The Bathwick Estate, more commonly referred to as the Pulteney Estate was planned as a spectacular Georgian New Town for Bath. It lies to the east of the river, connected to Bath by the iconic Pulteney Bridge. Commissioned by Sir William Pulteney, it was largely designed by the architect Thomas Baldwin and mostly built between 1788 and 1792.

Great Pulteney Street is Baths grandest boulevard at over 1,000 feet (300m) long and 100 feet (30m) wide The architect only constructed the façade though – developers acquired plots and built the actual structures behind. This means that, although obviously similar, many of the properties have different internal features, and some houses were joined to form hotels. The whole street is raised on a series of vaults up to seven metres above ground level to protect the houses from flooding.

Off this impressive boulevard, grand streets and squares were planned, most of which were named after members of the Pulteney family. However, building slowed after the banking crisis of the 1790s and all but stopped when the Napoleonic wars started. Evidence of this abrupt halt in building can be seen in the truncated Sunderland Street which originally was planned to lead to the (never built) Francis Square, now Henrietta Park. Being only one house deep Sunderland Street claims the title of the shortest street in Bath. Other evidence can be seen in the iconic end of Johnstone Street which would have led to a grand estate planned for what is now "The Rec".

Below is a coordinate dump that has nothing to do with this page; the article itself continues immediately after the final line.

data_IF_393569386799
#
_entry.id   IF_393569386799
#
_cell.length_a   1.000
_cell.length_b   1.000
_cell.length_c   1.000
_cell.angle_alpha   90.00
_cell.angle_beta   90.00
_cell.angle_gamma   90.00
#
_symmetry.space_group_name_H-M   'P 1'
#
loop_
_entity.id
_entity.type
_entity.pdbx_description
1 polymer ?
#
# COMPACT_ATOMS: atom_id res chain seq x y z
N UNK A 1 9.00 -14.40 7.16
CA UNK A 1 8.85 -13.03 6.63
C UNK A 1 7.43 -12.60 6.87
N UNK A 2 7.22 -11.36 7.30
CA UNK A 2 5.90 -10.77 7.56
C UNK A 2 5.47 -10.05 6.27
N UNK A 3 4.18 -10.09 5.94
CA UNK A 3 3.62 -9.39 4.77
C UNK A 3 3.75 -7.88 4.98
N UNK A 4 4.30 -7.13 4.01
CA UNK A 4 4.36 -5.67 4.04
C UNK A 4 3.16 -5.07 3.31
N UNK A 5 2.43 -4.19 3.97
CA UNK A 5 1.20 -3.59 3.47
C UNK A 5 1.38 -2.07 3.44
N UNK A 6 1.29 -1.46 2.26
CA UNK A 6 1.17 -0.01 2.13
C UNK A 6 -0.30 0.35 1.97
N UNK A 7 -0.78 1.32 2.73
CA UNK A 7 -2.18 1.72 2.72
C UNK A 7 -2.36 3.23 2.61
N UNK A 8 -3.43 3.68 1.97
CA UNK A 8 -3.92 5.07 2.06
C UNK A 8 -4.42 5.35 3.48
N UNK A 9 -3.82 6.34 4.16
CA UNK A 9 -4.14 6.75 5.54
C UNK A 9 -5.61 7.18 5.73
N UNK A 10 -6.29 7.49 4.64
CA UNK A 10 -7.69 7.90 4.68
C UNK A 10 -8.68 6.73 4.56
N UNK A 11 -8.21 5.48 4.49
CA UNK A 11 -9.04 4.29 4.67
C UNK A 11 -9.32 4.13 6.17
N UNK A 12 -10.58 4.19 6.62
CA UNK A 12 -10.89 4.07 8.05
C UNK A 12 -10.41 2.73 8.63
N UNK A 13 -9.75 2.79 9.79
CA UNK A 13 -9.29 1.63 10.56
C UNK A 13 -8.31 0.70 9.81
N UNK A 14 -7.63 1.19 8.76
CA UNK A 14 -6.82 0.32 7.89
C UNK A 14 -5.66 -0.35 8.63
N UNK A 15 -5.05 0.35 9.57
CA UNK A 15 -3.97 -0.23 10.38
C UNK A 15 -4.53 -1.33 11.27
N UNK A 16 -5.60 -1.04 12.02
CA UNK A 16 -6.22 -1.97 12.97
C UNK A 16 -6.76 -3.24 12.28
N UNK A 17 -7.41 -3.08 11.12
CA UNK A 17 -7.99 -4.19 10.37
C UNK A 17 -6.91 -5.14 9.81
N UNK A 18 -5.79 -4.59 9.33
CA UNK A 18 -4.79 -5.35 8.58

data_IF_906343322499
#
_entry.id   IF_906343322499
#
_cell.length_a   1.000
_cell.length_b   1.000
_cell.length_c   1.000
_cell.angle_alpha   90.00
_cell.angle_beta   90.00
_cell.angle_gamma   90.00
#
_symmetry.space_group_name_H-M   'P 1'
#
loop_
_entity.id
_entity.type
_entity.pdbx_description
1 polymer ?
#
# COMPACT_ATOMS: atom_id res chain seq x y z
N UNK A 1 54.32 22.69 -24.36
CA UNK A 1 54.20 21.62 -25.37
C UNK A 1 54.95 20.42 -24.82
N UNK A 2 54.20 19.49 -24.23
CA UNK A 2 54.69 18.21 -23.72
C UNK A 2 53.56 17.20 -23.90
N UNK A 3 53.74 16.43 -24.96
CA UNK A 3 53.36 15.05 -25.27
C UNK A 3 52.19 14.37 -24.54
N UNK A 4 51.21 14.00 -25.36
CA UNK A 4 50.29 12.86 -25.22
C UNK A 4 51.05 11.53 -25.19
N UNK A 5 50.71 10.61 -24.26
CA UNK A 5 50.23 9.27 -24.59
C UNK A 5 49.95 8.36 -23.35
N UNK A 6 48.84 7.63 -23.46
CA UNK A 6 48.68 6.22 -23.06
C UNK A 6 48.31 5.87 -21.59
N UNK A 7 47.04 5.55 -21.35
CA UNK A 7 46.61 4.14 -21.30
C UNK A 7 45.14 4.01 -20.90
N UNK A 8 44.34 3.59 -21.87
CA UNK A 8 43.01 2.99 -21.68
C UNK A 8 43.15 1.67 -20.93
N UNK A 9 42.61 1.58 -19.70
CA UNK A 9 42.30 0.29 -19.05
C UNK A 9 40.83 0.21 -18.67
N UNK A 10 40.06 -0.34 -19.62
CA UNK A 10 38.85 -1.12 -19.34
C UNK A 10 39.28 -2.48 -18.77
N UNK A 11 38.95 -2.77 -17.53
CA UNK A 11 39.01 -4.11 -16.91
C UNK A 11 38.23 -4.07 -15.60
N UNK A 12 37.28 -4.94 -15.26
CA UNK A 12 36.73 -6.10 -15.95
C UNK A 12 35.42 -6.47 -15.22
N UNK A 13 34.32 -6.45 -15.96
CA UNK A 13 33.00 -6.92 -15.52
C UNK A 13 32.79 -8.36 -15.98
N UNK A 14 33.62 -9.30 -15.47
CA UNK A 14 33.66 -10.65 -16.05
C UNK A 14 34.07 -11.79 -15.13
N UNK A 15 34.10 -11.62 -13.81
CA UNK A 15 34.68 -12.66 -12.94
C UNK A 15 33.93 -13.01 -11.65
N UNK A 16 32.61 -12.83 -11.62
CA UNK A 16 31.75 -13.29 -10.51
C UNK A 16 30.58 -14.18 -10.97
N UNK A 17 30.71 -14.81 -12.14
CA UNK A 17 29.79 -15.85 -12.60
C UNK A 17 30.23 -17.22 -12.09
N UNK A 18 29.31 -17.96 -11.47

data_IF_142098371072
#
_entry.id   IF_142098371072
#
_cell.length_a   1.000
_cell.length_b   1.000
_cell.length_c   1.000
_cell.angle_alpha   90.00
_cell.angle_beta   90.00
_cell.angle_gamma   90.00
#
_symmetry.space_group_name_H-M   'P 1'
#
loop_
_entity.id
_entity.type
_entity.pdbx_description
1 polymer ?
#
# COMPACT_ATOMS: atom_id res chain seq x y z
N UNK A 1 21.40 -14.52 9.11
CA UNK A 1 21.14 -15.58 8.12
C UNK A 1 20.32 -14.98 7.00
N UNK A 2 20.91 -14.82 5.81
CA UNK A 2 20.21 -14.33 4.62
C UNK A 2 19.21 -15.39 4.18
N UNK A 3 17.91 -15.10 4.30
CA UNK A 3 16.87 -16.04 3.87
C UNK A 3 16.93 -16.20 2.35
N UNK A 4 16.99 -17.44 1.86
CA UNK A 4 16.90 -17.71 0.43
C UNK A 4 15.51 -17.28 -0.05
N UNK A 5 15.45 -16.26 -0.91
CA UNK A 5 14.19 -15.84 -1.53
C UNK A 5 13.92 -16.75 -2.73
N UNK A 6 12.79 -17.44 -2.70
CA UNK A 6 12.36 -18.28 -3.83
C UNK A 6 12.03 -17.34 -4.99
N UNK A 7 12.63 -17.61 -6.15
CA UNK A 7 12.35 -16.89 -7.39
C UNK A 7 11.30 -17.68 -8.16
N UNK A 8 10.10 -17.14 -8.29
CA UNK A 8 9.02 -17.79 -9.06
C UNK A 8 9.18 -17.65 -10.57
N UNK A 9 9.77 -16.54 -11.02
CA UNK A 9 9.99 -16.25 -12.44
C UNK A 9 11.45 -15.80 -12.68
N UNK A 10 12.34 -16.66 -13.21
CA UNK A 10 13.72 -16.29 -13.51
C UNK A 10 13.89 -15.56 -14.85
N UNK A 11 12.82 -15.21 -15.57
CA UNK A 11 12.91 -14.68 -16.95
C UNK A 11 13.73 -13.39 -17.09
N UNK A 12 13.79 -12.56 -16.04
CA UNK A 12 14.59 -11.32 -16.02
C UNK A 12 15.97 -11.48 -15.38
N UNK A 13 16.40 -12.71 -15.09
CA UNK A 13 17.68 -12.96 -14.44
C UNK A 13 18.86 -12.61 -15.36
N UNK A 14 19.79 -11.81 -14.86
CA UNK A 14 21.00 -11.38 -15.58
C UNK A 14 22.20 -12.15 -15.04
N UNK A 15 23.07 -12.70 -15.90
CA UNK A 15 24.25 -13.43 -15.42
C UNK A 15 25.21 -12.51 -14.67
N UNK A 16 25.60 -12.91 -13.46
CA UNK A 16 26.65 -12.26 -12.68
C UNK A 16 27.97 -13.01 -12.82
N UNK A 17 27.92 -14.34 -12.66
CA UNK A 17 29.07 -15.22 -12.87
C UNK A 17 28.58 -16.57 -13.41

Despite never being finished, The Great Pulteney estate remains one of the most famous landmarks in Bath. This is recognised by Heritage England as most of the houses on Great Pulteney Street are Grade 1 listed.

At the far end of Great Pulteney Street stands the impressive Holburne Museum. This was originally built as the Sydney Hotel and featured at its rear a Georgian pleasure gardens - now Sydney Gardens. Opposite the gardens lay Sydney Place, where Jane Austen lived between 1801-1803. Many references to the area can be found in her books Northanger Abbey and Persuasion.

At the opposite end of Great Pulteney Street can be found Laura Place. The fountain at Laura Place was not part of the original plan. After the completion of the main street local residents petitioned and successfully raised funds to build a grand column (rather like Nelson's Column in London). However as construction of the column started, the residents realised that the addition would tower over the area, so they then petitioned for it to be cancelled. It was only many years later in 1877 that another campaign lead to the installation of the fountain.

The road from Laura Place, Argyll Street leads to the famous Pulteney Bridge built over the river Avon in 1774 by Robert Adams. This is the end (or beginning) of the Georgian Bathwick development. Over the river lies the ancient city of Bath.